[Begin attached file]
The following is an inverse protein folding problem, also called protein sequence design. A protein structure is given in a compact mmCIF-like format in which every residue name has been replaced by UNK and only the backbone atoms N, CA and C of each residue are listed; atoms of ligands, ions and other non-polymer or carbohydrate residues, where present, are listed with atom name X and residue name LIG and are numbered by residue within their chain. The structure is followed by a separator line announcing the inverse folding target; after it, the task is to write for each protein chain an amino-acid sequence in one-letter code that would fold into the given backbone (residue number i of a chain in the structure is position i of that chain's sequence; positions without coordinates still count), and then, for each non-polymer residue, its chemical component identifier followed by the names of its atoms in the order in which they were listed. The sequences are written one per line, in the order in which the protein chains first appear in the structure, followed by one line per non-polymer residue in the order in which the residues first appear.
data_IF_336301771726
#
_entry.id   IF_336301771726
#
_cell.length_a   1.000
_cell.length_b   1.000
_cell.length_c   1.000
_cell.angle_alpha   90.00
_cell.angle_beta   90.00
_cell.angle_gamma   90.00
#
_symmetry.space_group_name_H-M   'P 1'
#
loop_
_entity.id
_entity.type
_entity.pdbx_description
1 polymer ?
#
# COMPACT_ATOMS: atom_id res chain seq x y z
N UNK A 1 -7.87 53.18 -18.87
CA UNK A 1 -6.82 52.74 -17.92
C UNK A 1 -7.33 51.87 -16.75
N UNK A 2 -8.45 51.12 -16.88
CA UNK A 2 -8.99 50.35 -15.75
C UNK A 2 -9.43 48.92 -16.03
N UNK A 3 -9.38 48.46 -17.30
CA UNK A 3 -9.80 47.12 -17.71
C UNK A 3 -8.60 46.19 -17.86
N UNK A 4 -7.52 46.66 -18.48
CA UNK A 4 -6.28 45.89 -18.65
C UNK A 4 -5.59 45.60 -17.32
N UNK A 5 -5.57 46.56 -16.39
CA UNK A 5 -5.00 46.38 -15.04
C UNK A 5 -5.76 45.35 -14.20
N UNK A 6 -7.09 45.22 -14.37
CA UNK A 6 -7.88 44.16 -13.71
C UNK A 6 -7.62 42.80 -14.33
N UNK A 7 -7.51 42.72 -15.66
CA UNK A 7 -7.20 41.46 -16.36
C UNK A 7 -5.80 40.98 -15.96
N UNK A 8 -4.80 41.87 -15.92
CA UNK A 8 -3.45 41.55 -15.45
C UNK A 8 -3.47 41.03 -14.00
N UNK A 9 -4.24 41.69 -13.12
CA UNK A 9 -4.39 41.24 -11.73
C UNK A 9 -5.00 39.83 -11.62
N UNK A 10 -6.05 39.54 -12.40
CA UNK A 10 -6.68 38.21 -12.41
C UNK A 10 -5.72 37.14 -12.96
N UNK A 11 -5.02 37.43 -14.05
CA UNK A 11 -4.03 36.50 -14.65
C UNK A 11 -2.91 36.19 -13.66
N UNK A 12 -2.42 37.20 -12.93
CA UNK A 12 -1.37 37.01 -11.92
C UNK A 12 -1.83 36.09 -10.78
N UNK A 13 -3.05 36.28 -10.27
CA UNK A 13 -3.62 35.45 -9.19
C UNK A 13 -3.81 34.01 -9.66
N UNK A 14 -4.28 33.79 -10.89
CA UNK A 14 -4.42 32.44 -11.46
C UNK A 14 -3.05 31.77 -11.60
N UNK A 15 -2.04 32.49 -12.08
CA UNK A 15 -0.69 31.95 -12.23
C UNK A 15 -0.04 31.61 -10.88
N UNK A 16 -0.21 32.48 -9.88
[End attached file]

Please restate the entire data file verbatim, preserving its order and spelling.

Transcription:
The following is an inverse protein folding problem, also called protein sequence design. A protein structure is given in a compact mmCIF-like format in which every residue name has been replaced by UNK and only the backbone atoms N, CA and C of each residue are listed; atoms of ligands, ions and other non-polymer or carbohydrate residues, where present, are listed with atom name X and residue name LIG and are numbered by residue within their chain. The structure is followed by a separator line announcing the inverse folding target; after it, the task is to write for each protein chain an amino-acid sequence in one-letter code that would fold into the given backbone (residue number i of a chain in the structure is position i of that chain's sequence; positions without coordinates still count), and then, for each non-polymer residue, its chemical component identifier followed by the names of its atoms in the order in which they were listed. The sequences are written one per line, in the order in which the protein chains first appear in the structure, followed by one line per non-polymer residue in the order in which the residues first appear.
data_IF_336301771726
#
_entry.id   IF_336301771726
#
_cell.length_a   1.000
_cell.length_b   1.000
_cell.length_c   1.000
_cell.angle_alpha   90.00
_cell.angle_beta   90.00
_cell.angle_gamma   90.00
#
_symmetry.space_group_name_H-M   'P 1'
#
loop_
_entity.id
_entity.type
_entity.pdbx_description
1 polymer ?
#
# COMPACT_ATOMS: atom_id res chain seq x y z
N UNK A 1 -7.87 53.18 -18.87
CA UNK A 1 -6.82 52.74 -17.92
C UNK A 1 -7.33 51.87 -16.75
N UNK A 2 -8.45 51.12 -16.88
CA UNK A 2 -8.99 50.35 -15.75
C UNK A 2 -9.43 48.92 -16.03
N UNK A 3 -9.38 48.46 -17.30
CA UNK A 3 -9.80 47.12 -17.71
C UNK A 3 -8.60 46.19 -17.86
N UNK A 4 -7.52 46.66 -18.48
CA UNK A 4 -6.28 45.89 -18.65
C UNK A 4 -5.59 45.60 -17.32
N UNK A 5 -5.57 46.56 -16.39
CA UNK A 5 -5.00 46.38 -15.04
C UNK A 5 -5.76 45.35 -14.20
N UNK A 6 -7.09 45.22 -14.37
CA UNK A 6 -7.88 44.16 -13.71
C UNK A 6 -7.62 42.80 -14.33
N UNK A 7 -7.51 42.72 -15.66
CA UNK A 7 -7.20 41.46 -16.36
C UNK A 7 -5.80 40.98 -15.96
N UNK A 8 -4.80 41.87 -15.92
CA UNK A 8 -3.45 41.55 -15.45
C UNK A 8 -3.47 41.03 -14.00
N UNK A 9 -4.24 41.69 -13.12
CA UNK A 9 -4.39 41.24 -11.73
C UNK A 9 -5.00 39.83 -11.62
N UNK A 10 -6.05 39.54 -12.40
CA UNK A 10 -6.68 38.21 -12.41
C UNK A 10 -5.72 37.14 -12.96
N UNK A 11 -5.02 37.43 -14.05
CA UNK A 11 -4.03 36.50 -14.65
C UNK A 11 -2.91 36.19 -13.66
N UNK A 12 -2.42 37.20 -12.93
CA UNK A 12 -1.37 37.01 -11.92
C UNK A 12 -1.83 36.09 -10.78
N UNK A 13 -3.05 36.28 -10.27
CA UNK A 13 -3.62 35.45 -9.19
C UNK A 13 -3.81 34.01 -9.66
N UNK A 14 -4.28 33.79 -10.89
CA UNK A 14 -4.42 32.44 -11.46
C UNK A 14 -3.05 31.77 -11.60
N UNK A 15 -2.04 32.49 -12.08
CA UNK A 15 -0.69 31.95 -12.23
C UNK A 15 -0.04 31.61 -10.88
N UNK A 16 -0.21 32.48 -9.88